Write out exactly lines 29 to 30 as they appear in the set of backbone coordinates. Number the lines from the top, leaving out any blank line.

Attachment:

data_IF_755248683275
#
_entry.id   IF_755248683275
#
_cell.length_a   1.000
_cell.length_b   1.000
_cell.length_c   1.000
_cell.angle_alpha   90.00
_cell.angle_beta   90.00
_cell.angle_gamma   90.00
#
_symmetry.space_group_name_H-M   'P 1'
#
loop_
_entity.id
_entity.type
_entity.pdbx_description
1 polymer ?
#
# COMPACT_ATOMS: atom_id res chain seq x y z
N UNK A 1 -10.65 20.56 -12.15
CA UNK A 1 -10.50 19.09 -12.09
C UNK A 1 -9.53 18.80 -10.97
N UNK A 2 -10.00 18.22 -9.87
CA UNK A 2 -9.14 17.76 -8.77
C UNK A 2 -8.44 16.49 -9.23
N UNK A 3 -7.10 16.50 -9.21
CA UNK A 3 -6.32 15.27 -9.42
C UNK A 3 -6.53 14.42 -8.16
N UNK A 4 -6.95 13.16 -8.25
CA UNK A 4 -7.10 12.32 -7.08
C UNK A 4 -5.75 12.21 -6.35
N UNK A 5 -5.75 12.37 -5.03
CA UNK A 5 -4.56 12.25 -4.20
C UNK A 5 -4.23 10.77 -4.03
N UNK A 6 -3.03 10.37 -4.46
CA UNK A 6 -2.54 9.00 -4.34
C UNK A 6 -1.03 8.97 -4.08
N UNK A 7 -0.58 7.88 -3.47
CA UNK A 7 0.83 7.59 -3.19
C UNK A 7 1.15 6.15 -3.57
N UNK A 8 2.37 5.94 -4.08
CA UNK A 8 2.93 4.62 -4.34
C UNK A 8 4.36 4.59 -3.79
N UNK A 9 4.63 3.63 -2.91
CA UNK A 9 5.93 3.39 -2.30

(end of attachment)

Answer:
C UNK A 3 -6.53 14.42 -8.16
N UNK A 4 -6.95 13.16 -8.25